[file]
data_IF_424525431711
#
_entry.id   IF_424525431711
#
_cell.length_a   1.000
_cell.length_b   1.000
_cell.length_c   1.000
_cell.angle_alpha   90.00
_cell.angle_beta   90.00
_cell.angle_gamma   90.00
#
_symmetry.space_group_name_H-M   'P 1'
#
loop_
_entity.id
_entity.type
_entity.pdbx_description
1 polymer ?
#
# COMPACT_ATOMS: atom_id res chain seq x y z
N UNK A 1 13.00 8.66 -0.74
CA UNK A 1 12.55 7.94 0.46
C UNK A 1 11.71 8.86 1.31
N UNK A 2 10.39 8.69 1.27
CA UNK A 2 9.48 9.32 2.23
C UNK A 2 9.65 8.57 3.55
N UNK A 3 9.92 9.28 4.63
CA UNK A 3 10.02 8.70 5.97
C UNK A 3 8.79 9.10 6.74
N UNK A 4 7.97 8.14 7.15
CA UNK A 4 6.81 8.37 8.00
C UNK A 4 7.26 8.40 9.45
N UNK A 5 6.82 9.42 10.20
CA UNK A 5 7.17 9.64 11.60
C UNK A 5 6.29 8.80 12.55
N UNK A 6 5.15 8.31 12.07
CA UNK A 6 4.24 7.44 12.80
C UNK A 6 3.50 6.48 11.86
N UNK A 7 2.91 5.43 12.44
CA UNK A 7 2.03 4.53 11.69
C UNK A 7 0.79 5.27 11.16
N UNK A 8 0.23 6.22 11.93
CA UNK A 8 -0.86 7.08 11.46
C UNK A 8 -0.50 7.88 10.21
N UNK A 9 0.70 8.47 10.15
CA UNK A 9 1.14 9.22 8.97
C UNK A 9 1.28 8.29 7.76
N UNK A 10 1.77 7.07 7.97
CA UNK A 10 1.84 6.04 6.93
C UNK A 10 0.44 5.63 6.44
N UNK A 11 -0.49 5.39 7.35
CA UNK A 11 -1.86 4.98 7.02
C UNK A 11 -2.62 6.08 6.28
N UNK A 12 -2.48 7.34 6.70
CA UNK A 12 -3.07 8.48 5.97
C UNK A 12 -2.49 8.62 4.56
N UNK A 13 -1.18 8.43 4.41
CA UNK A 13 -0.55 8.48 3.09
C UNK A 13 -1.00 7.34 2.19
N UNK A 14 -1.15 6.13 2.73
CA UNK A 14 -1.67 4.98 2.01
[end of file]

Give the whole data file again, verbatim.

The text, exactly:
data_IF_424525431711
#
_entry.id   IF_424525431711
#
_cell.length_a   1.000
_cell.length_b   1.000
_cell.length_c   1.000
_cell.angle_alpha   90.00
_cell.angle_beta   90.00
_cell.angle_gamma   90.00
#
_symmetry.space_group_name_H-M   'P 1'
#
loop_
_entity.id
_entity.type
_entity.pdbx_description
1 polymer ?
#
# COMPACT_ATOMS: atom_id res chain seq x y z
N UNK A 1 13.00 8.66 -0.74
CA UNK A 1 12.55 7.94 0.46
C UNK A 1 11.71 8.86 1.31
N UNK A 2 10.39 8.69 1.27
CA UNK A 2 9.48 9.32 2.23
C UNK A 2 9.65 8.57 3.55
N UNK A 3 9.92 9.28 4.63
CA UNK A 3 10.02 8.70 5.97
C UNK A 3 8.79 9.10 6.74
N UNK A 4 7.97 8.14 7.15
CA UNK A 4 6.81 8.37 8.00
C UNK A 4 7.26 8.40 9.45
N UNK A 5 6.82 9.42 10.20
CA UNK A 5 7.17 9.64 11.60
C UNK A 5 6.29 8.80 12.55
N UNK A 6 5.15 8.31 12.07
CA UNK A 6 4.24 7.44 12.80
C UNK A 6 3.50 6.48 11.86
N UNK A 7 2.91 5.43 12.44
CA UNK A 7 2.03 4.53 11.69
C UNK A 7 0.79 5.27 11.16
N UNK A 8 0.23 6.22 11.93
CA UNK A 8 -0.86 7.08 11.46
C UNK A 8 -0.50 7.88 10.21
N UNK A 9 0.70 8.47 10.15
CA UNK A 9 1.14 9.22 8.97
C UNK A 9 1.28 8.29 7.76
N UNK A 10 1.77 7.07 7.97
CA UNK A 10 1.84 6.04 6.93
C UNK A 10 0.44 5.63 6.44
N UNK A 11 -0.49 5.39 7.35
CA UNK A 11 -1.86 4.98 7.02
C UNK A 11 -2.62 6.08 6.28
N UNK A 12 -2.48 7.34 6.70
CA UNK A 12 -3.07 8.48 5.97
C UNK A 12 -2.49 8.62 4.56
N UNK A 13 -1.18 8.43 4.41
CA UNK A 13 -0.55 8.48 3.09
C UNK A 13 -1.00 7.34 2.19
N UNK A 14 -1.15 6.13 2.73
CA UNK A 14 -1.67 4.98 2.01